Rookie Makes Driving Debut in Mac Tools U.S. Nationals INDIANAPOLIS, Ind. (Sept. 3-6) -- When he traveled with his dad to the 1986 Mac Tools U.S. Nationals and went to the starting line in Top Alcohol racer Rudy Toepke's tow truck, Eric ...
Rookie Makes Driving Debut in Mac Tools U.S. Nationals
INDIANAPOLIS, Ind. (Sept. 3-6) -- When he traveled with his dad to the 1986 Mac Tools U.S. Nationals and went to the starting line in Top Alcohol racer Rudy Toepke's tow truck, Eric Medlen thought he had gone to high speed heaven.
"After the burnout, I can remember sitting in the bed of that truck," Medlen recalled. "I still remember. It was a two-tone tan extended cab Ford dualie with a sleeper box on it. I'm in the back and I'm thinking, 'man, I'm really somebody. I'm up here at the starting line at the U.S. Nationals.'
"I was in the back of a truck, parked off to the side, but I'm thinking, 'what could be better than this?'"
When he went with the crew to the winners' circle 10 years later to celebrate John Force's "double-up" victories in the Big Bud Shootout AND the U.S. Nationals, he thought for sure he had seen and done it all.
However, it seems like the hits just keep coming for the 31-year-old who this week will revisit Indianapolis Raceway Park in yet another capacity as the rookie driver of the Castrol SYNTEC® Ford Mustang prepared and maintained by his father, John.
"It's pretty cool that your first Indy (as a driver) is the 50th Anniversary," Medlen said. "It makes you feel special, but I'm trying not to get too caught up in it because, if you get too emotional, you find yourself thinking, 'geez, I can't win this. This is Indy.'"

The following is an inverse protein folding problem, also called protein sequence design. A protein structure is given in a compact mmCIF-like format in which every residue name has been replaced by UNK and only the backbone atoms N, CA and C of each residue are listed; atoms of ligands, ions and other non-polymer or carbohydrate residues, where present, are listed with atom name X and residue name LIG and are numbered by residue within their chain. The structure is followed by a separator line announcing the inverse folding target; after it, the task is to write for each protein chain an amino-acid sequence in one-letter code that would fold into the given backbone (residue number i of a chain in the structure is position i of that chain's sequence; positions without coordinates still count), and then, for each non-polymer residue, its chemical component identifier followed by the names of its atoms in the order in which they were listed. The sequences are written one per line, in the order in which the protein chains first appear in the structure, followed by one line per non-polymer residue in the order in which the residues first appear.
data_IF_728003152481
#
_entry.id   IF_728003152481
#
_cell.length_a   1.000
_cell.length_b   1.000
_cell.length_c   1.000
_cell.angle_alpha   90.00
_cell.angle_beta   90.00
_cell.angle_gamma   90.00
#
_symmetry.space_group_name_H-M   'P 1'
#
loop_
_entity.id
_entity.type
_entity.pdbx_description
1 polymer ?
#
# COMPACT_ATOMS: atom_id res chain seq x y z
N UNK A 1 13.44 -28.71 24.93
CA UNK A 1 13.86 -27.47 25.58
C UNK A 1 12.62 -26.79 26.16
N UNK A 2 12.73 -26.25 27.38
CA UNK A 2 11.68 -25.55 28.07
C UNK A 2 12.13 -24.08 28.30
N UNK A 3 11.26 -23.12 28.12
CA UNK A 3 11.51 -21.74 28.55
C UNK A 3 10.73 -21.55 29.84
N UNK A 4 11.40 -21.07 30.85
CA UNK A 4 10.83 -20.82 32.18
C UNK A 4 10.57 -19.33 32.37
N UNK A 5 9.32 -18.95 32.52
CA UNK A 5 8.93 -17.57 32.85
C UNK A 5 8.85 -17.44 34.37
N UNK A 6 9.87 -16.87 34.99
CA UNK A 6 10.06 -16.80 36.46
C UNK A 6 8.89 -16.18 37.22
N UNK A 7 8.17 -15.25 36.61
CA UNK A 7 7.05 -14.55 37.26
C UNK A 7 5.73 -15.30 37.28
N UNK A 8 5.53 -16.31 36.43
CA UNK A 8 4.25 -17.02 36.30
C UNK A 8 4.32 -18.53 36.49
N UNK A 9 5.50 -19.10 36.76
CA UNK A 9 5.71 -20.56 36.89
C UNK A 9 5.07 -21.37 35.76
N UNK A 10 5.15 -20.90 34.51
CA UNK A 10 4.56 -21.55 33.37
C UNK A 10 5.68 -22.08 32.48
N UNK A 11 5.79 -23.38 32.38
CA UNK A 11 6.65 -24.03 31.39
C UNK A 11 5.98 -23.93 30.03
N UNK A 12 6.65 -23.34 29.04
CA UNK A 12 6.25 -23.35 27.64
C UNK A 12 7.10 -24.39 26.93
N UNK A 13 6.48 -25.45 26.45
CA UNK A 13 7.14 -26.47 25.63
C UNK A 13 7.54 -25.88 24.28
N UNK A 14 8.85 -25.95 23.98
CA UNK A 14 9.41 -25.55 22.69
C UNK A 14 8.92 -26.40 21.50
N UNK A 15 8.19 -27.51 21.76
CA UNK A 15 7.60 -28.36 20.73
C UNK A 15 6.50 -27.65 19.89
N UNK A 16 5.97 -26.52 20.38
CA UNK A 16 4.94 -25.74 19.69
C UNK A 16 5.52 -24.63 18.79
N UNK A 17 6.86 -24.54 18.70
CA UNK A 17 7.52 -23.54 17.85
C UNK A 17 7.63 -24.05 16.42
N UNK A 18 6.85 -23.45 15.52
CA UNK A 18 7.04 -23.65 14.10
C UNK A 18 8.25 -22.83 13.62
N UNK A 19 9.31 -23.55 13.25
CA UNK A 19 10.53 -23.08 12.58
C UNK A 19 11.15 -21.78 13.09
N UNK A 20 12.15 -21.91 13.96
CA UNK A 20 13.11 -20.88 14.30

Indeed, instead of focusing on the history and tradition of the world's most prestigious single drag racing event, Medlen is trying to treat the Nationals like it was just another drag race which, from the standpoint of the 2004 POWERade Championship, is exactly what it is.
Currently fifth in the driver standings just 76 points out of second place, Medlen is considered, if not a favorite, then certainly a contender for Monday's U.S. Nationals Funny Car Championship.
A former high school rodeo champion and once aspiring professional calf roper, the Indianapolis resident already is as comfortable in the cockpit of a 325 mile-an-hour race car as he is in the saddle.
"I was comfortable in the car from day one," he said. "Because of living it as a crewman every day for eight years, watching everything John did, everything Tony (Pedregon) did, everything (Gary) Densham did, I knew I could drive it.
"The only thing I wasn't comfortable with was myself up against the competition," he continued. "You think about (Whit) Bazemore or (Ron) Capps or (Del) Worsham or (Gary) Scelzi and you know those guys have a lot of experience on you.
"But that's the thing you've got to put out of your mind. That's the stuff that will eat at you just like if you think of Indy as something that's bigger than life. My dad told me 'you drive this car. Don't drive everybody else's car. Don't try to out-think it, just get in there and drive it.'"
Apparently, he took that advice to heart because three weeks ago, in only his 16th race of any kind as a race car driver, he beat Scelzi in the final round at Brainerd, Minn., to earn his first career victory and thrust himself prominently into contention for the Automobile Club of Southern California Road to the Future Award presented to the NHRA Rookie-of-the-Year.
A big Monday at Indy probably would seal the deal, which is something else Medlen doesn't want to think about -- at least not right now.